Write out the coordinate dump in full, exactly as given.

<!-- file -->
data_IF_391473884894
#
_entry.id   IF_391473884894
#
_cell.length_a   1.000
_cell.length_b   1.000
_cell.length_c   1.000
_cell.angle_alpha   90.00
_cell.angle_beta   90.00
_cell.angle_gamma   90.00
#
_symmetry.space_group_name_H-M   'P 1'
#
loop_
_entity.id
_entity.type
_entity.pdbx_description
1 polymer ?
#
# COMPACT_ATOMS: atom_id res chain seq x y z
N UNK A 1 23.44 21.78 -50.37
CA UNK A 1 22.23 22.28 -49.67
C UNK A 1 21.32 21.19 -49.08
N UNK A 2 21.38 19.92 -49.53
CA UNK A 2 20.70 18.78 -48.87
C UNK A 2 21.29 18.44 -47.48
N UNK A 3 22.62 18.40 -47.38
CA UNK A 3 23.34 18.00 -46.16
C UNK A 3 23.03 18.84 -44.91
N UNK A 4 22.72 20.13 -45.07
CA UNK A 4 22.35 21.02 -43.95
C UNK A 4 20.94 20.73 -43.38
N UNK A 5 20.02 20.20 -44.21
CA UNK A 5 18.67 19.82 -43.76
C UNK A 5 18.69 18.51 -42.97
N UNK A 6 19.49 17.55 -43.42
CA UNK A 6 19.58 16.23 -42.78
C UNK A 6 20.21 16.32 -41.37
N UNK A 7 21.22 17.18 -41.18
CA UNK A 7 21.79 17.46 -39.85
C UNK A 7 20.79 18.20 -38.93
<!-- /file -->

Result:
data_IF_391473884894
#
_entry.id   IF_391473884894
#
_cell.length_a   1.000
_cell.length_b   1.000
_cell.length_c   1.000
_cell.angle_alpha   90.00
_cell.angle_beta   90.00
_cell.angle_gamma   90.00
#
_symmetry.space_group_name_H-M   'P 1'
#
loop_
_entity.id
_entity.type
_entity.pdbx_description
1 polymer ?
#
# COMPACT_ATOMS: atom_id res chain seq x y z
N UNK A 1 23.44 21.78 -50.37
CA UNK A 1 22.23 22.28 -49.67
C UNK A 1 21.32 21.19 -49.08
N UNK A 2 21.38 19.92 -49.53
CA UNK A 2 20.70 18.78 -48.87
C UNK A 2 21.29 18.44 -47.48
N UNK A 3 22.62 18.40 -47.38
CA UNK A 3 23.34 18.00 -46.16
C UNK A 3 23.03 18.84 -44.91
N UNK A 4 22.72 20.13 -45.07
CA UNK A 4 22.35 21.02 -43.95
C UNK A 4 20.94 20.73 -43.38
N UNK A 5 20.02 20.20 -44.21
CA UNK A 5 18.67 19.82 -43.76
C UNK A 5 18.69 18.51 -42.97
N UNK A 6 19.49 17.55 -43.42
CA UNK A 6 19.58 16.23 -42.78
C UNK A 6 20.21 16.32 -41.37
N UNK A 7 21.22 17.18 -41.18
CA UNK A 7 21.79 17.46 -39.85
C UNK A 7 20.79 18.20 -38.93